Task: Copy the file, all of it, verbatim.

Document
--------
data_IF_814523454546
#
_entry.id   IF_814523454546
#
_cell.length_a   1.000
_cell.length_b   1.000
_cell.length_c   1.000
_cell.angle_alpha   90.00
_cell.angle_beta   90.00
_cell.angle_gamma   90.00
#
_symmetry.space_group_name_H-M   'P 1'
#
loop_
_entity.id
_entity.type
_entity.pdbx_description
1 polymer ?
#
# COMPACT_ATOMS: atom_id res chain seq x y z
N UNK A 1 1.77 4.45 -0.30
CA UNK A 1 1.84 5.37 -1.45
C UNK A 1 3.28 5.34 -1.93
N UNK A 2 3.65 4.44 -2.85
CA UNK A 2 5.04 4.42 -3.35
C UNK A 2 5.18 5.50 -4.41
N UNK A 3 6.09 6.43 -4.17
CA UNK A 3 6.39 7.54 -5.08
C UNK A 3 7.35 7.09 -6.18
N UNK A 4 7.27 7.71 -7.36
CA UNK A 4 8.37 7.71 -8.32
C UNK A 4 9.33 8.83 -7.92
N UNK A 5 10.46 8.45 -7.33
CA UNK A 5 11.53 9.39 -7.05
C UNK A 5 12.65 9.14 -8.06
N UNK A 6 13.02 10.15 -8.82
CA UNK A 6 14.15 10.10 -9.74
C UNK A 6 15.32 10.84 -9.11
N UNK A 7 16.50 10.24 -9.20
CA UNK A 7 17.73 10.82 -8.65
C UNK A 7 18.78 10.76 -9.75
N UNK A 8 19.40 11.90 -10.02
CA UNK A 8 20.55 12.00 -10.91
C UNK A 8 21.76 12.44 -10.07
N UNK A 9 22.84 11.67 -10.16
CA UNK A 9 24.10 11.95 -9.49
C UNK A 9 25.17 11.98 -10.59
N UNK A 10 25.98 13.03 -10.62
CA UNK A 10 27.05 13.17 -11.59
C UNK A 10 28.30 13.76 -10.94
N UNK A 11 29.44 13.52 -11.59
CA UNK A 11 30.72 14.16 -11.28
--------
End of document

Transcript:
data_IF_814523454546
#
_entry.id   IF_814523454546
#
_cell.length_a   1.000
_cell.length_b   1.000
_cell.length_c   1.000
_cell.angle_alpha   90.00
_cell.angle_beta   90.00
_cell.angle_gamma   90.00
#
_symmetry.space_group_name_H-M   'P 1'
#
loop_
_entity.id
_entity.type
_entity.pdbx_description
1 polymer ?
#
# COMPACT_ATOMS: atom_id res chain seq x y z
N UNK A 1 1.77 4.45 -0.30
CA UNK A 1 1.84 5.37 -1.45
C UNK A 1 3.28 5.34 -1.93
N UNK A 2 3.65 4.44 -2.85
CA UNK A 2 5.04 4.42 -3.35
C UNK A 2 5.18 5.50 -4.41
N UNK A 3 6.09 6.43 -4.17
CA UNK A 3 6.39 7.54 -5.08
C UNK A 3 7.35 7.09 -6.18
N UNK A 4 7.27 7.71 -7.36
CA UNK A 4 8.37 7.71 -8.32
C UNK A 4 9.33 8.83 -7.92
N UNK A 5 10.46 8.45 -7.33
CA UNK A 5 11.53 9.39 -7.05
C UNK A 5 12.65 9.14 -8.06
N UNK A 6 13.02 10.15 -8.82
CA UNK A 6 14.15 10.10 -9.74
C UNK A 6 15.32 10.84 -9.11
N UNK A 7 16.50 10.24 -9.20
CA UNK A 7 17.73 10.82 -8.65
C UNK A 7 18.78 10.76 -9.75
N UNK A 8 19.40 11.90 -10.02
CA UNK A 8 20.55 12.00 -10.91
C UNK A 8 21.76 12.44 -10.07
N UNK A 9 22.84 11.67 -10.16
CA UNK A 9 24.10 11.95 -9.49
C UNK A 9 25.17 11.98 -10.59
N UNK A 10 25.98 13.03 -10.62
CA UNK A 10 27.05 13.17 -11.59
C UNK A 10 28.30 13.76 -10.94
N UNK A 11 29.44 13.52 -11.59
CA UNK A 11 30.72 14.16 -11.28